On a rainy cold night recently, I watched “Eternal Sunshine of the Spotless Mind” again, the Oscar-winning 2004 film about love by screenwriter Charlie Kaufman and Michel Gondry that developed a cult following of sorts.
Ostensibly, the romantic-sci-fi-comedy-drama addresses the importance of memory even as we struggle to get closure after a relationship falls apart so we can move on. As more and more of us are serial monogamists and not “until death” types, this seems more urgent than ever.
We may not have memory erasure nowadays, but we most certainly have ghosting — a quick way to end an unhappy relationship that social media has perhaps enabled and even encouraged. But that only adds to the confusion; how can you get closure after that?
Hearing the truth
While there are many, many compelling things about the film, I found myself gravitating toward a teeny-tiny subplot: when both Joel (Jim Carrey) and Clementine (Kate Winslet) accidentally hear the tapes each recorded of the other in their attempts to erase each other from their memory, they get a glimpse of what their former romantic partner was thinking of them at the time things went south. Let’s just say it isn’t pretty.
Joel was boring, Clementine says. Clementine was stupid and only slept with people to get them to like her, Joel says. And so the things that initially attracted them to each other ended up being among the things that repelled them.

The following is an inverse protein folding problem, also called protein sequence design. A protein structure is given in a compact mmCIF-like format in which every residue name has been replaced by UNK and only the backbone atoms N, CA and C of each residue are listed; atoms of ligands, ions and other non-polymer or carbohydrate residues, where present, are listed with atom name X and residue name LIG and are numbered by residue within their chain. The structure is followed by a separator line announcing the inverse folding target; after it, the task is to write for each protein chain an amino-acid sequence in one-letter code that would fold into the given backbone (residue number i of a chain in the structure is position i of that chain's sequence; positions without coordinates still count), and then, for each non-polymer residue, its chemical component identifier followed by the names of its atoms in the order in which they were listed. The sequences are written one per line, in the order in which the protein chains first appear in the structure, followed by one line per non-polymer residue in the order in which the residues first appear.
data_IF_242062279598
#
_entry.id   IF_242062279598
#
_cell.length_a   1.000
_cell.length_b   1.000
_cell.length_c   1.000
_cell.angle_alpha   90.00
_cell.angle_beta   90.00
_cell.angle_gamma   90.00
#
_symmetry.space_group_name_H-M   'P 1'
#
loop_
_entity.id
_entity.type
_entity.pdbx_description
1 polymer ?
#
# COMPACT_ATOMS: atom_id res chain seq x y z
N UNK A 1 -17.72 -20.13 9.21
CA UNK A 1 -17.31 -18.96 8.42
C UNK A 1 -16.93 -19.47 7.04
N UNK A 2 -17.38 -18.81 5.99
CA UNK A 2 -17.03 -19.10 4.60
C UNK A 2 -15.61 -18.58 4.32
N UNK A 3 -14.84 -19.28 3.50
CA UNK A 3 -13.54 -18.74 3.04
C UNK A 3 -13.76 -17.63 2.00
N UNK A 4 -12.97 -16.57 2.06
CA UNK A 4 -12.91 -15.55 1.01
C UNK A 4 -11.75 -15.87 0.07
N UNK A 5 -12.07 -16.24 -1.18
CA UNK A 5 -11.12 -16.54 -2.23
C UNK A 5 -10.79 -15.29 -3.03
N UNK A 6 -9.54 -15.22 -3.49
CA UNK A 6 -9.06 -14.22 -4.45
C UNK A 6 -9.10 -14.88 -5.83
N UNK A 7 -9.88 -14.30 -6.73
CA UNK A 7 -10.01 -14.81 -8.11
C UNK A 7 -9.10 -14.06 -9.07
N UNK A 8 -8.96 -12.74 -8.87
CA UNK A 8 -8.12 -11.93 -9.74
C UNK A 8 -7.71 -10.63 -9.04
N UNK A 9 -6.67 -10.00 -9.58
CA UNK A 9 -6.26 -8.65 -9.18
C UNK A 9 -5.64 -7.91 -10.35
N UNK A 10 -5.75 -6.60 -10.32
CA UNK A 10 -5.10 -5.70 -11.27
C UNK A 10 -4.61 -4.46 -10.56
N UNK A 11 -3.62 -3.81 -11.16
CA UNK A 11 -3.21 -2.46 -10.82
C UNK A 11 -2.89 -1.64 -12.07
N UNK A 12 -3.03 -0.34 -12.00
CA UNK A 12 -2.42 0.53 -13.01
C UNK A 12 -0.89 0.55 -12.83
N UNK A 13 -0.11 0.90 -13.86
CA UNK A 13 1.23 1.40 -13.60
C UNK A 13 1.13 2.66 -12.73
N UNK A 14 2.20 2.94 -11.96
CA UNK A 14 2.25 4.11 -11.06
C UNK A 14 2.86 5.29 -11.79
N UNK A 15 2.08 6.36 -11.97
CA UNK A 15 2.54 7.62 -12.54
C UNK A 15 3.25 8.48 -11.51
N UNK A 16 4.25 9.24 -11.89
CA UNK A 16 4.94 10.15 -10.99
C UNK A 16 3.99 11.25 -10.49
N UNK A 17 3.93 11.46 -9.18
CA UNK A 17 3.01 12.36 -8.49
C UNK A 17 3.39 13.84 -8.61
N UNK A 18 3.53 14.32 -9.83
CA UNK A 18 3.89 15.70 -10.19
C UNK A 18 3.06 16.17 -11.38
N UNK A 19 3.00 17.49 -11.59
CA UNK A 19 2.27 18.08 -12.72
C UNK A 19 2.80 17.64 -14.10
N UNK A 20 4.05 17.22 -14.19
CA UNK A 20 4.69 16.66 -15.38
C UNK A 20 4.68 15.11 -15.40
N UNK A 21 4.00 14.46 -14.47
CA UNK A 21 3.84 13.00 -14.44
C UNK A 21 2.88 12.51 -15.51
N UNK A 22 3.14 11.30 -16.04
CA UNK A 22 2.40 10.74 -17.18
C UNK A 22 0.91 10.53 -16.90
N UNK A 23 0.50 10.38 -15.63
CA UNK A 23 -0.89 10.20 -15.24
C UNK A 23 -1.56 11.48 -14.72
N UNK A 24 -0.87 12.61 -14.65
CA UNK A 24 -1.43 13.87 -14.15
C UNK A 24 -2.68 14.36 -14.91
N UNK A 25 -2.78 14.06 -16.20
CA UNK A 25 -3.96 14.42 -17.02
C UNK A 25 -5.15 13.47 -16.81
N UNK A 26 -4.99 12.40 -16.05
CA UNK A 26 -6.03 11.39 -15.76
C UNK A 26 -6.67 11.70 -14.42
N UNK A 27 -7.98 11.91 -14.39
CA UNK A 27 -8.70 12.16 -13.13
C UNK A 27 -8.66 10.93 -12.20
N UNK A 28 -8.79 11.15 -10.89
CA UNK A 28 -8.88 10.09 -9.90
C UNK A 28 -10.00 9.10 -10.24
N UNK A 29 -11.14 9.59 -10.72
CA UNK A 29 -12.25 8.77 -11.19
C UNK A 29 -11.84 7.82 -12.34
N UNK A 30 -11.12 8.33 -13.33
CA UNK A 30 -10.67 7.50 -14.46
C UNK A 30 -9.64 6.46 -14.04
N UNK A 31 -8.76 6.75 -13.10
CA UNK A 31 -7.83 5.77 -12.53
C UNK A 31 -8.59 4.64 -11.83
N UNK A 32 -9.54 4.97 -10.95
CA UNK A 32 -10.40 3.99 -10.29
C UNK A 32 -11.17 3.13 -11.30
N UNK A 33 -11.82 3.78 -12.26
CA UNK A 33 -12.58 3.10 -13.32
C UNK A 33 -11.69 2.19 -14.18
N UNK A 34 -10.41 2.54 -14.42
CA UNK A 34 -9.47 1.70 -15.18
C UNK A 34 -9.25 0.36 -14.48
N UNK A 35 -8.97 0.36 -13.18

There’s some truth in that. “We all start as strangers, but we forget that we rarely choose who ends up a stranger, too,” writes Brianna Wiest.
Yet, they try again — with Clementine acknowledging that she’ll eventually end up thinking that he’s boring and he’ll probably end up thinking she’s a slut. “OK,” he says. “OK,” she says. And just like that, they take another leap of faith, which we all do every time we enter a romantic relationship — although it’s usually not with the same partner. They’re doomed and they know it; we’re always hopeful we won’t be but often end up doomed anyway.
Easy = complacent?
There are lots of articles on the “secret” to long-lasting love, usually tapping into the wisdom of a couple who have hit, 50, 60, 70 years or more of marital “bliss.” Usually, it’s about having good communication, which makes sense. Still, many of us want a relationship to be easy, forgetting that “easy” can lead us to become complacent. That doesn’t work well, as even Susan Sarandon discovered.
Among the many things the movie made me think about was this: perhaps if we want to have long-lasting love we have to keep finding new things to love about each other instead of just thinking of our beloved as static — he’s this, she’s that — which, as Clementine and Joel discover, only leads to frustration, disappointment and, eventually, rejection. Of course, in order for our beloved to find new things to love about us, we just might have to actually offer new things to love.
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